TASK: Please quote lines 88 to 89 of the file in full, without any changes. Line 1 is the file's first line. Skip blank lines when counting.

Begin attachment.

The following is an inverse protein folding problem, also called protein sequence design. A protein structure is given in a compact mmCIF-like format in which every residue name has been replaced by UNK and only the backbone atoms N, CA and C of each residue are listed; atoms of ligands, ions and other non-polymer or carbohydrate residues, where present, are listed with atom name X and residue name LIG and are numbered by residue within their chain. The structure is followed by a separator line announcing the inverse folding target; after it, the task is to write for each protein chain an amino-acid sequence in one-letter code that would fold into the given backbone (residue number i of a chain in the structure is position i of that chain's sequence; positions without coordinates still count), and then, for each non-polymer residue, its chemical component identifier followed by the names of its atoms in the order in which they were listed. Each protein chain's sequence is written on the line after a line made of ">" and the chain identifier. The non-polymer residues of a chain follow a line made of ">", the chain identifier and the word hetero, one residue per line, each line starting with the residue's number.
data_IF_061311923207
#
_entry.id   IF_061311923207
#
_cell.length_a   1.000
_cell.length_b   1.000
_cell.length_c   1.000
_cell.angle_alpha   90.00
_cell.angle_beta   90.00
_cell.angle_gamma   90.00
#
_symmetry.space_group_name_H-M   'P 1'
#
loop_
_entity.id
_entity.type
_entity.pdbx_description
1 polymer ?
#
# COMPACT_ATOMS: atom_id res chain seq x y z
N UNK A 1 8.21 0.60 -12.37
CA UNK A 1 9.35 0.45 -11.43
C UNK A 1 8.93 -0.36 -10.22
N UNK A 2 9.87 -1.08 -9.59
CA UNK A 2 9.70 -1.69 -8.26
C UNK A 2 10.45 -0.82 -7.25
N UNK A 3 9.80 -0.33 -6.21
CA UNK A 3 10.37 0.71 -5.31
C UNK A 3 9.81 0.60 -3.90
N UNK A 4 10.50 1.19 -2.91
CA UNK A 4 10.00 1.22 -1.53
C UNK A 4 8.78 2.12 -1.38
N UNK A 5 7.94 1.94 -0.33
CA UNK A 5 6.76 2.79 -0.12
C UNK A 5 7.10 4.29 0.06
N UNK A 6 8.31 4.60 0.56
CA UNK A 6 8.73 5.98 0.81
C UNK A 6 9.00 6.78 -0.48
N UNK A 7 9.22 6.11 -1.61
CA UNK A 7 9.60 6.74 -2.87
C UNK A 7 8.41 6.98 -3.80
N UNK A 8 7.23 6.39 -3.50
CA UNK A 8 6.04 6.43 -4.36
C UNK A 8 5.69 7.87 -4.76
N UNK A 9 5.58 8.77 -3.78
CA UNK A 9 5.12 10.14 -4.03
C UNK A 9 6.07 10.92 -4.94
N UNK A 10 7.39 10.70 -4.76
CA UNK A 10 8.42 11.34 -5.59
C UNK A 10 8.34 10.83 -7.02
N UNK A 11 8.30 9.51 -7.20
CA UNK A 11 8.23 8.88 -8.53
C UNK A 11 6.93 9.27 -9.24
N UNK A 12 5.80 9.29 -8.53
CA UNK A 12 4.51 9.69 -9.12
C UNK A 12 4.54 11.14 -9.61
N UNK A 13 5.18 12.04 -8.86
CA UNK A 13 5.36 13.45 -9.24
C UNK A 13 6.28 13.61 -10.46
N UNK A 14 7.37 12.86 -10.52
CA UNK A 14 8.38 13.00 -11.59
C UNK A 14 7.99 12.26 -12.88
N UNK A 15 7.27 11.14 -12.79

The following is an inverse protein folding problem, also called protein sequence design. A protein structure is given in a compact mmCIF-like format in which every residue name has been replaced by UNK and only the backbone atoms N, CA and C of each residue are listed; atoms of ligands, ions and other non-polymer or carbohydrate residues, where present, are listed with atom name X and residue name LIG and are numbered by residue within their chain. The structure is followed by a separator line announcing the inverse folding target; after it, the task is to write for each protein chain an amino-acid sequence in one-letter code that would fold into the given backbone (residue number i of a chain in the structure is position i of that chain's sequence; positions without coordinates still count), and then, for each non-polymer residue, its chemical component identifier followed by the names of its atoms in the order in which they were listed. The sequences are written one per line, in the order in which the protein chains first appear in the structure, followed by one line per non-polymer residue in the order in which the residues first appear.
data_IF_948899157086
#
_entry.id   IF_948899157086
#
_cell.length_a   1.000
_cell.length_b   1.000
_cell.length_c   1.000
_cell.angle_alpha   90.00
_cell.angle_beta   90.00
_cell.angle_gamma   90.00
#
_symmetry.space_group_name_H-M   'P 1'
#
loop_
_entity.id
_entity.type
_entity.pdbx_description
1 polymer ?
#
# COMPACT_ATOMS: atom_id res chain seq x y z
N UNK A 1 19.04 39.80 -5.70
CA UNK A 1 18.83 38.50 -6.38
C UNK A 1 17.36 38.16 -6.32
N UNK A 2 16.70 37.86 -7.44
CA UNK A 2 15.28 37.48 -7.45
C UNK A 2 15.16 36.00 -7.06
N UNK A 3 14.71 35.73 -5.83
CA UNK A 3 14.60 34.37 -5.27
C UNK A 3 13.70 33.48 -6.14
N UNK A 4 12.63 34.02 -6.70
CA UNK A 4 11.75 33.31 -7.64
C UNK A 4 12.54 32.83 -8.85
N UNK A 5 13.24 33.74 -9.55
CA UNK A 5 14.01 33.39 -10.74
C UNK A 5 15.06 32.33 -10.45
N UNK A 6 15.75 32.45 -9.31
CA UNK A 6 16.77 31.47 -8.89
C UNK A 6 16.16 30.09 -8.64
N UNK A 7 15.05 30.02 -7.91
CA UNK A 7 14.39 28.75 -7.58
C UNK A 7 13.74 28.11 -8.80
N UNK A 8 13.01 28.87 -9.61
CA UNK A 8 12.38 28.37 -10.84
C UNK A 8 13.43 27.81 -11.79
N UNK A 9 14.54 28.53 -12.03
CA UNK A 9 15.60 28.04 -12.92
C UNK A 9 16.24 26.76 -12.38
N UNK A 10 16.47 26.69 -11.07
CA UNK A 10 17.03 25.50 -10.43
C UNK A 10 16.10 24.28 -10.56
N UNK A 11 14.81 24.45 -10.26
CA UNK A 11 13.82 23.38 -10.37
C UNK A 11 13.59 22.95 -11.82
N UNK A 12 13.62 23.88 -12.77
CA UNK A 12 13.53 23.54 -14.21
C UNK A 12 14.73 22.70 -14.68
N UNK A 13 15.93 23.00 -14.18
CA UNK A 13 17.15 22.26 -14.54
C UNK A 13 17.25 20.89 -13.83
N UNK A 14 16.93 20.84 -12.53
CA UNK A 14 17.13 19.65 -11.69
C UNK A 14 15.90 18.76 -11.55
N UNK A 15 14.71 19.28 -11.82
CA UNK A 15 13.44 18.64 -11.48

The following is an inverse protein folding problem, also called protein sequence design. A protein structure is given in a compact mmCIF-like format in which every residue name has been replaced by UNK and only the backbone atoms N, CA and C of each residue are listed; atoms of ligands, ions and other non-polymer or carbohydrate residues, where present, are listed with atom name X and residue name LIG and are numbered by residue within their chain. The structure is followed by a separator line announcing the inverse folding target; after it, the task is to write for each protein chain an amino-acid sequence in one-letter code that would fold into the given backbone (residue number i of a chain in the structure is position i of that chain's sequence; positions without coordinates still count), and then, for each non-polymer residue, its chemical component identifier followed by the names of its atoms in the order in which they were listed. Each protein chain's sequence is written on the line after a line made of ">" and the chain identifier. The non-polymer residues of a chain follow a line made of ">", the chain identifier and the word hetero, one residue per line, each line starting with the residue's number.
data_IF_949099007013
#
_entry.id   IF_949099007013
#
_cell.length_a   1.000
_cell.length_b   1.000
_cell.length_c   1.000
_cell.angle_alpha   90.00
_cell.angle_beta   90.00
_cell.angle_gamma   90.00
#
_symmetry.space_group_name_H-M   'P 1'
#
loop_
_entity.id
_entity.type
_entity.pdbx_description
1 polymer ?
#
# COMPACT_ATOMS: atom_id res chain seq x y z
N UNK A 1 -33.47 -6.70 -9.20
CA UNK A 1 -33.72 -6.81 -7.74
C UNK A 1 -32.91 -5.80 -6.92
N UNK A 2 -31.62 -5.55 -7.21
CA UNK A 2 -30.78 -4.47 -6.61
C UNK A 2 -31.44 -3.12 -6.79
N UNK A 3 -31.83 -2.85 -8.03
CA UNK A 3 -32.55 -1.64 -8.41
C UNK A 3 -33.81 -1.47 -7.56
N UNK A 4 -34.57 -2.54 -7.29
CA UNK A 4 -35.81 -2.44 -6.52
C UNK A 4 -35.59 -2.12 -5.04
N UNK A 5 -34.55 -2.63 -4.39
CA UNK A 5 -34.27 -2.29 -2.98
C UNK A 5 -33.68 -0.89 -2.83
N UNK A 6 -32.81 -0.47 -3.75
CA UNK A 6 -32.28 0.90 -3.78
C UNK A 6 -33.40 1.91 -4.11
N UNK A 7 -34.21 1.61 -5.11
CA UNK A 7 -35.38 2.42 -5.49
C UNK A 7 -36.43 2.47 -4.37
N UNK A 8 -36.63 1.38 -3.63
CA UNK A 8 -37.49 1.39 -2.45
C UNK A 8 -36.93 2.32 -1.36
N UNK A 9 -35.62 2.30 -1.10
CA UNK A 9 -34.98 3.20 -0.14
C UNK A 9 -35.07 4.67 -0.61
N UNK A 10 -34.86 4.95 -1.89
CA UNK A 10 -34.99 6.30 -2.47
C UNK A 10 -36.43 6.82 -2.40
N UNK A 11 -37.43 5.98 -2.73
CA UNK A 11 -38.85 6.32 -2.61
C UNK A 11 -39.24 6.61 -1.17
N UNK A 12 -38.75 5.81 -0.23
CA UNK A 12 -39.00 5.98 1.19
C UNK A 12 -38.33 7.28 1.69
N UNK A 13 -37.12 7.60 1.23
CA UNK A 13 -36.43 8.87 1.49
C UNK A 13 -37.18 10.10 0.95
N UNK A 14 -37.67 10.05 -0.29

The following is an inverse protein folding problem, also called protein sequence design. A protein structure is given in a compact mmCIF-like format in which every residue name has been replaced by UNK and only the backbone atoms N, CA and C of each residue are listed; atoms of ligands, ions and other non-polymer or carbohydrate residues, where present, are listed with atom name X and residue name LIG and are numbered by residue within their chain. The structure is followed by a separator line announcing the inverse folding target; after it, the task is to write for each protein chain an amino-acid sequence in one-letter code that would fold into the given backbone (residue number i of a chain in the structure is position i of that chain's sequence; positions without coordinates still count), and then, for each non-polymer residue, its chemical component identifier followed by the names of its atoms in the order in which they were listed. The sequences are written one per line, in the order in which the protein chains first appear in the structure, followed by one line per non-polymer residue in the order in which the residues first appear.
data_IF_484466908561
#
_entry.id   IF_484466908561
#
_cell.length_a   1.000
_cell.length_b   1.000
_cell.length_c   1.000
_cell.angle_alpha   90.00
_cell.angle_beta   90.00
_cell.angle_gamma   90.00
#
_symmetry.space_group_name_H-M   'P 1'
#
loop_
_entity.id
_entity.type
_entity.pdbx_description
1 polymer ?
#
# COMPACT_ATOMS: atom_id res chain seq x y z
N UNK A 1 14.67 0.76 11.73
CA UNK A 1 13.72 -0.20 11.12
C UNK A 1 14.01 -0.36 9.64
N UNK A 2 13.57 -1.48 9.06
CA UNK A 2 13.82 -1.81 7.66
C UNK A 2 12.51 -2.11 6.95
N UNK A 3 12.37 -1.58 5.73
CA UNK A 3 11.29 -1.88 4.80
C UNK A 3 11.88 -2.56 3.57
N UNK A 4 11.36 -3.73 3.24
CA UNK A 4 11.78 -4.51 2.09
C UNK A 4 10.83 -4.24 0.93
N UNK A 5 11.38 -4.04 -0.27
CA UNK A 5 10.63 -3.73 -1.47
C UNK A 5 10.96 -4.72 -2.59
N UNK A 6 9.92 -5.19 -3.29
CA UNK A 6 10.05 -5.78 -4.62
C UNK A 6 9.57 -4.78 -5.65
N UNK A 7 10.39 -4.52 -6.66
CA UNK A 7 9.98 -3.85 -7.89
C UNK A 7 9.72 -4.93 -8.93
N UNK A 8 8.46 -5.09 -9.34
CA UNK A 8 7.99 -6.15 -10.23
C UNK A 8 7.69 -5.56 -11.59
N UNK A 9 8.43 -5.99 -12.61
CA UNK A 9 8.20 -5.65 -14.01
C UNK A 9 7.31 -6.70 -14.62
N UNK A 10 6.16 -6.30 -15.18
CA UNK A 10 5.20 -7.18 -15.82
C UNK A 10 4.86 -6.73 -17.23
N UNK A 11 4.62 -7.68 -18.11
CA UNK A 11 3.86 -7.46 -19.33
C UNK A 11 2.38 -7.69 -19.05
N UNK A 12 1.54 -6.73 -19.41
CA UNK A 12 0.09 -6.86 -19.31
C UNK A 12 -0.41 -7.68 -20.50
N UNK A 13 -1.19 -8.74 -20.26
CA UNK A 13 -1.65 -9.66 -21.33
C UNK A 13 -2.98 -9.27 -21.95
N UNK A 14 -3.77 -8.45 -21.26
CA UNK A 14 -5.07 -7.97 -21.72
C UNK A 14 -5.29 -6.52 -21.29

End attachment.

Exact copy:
C UNK A 1 17.36 38.16 -6.32
N UNK A 2 16.70 37.86 -7.44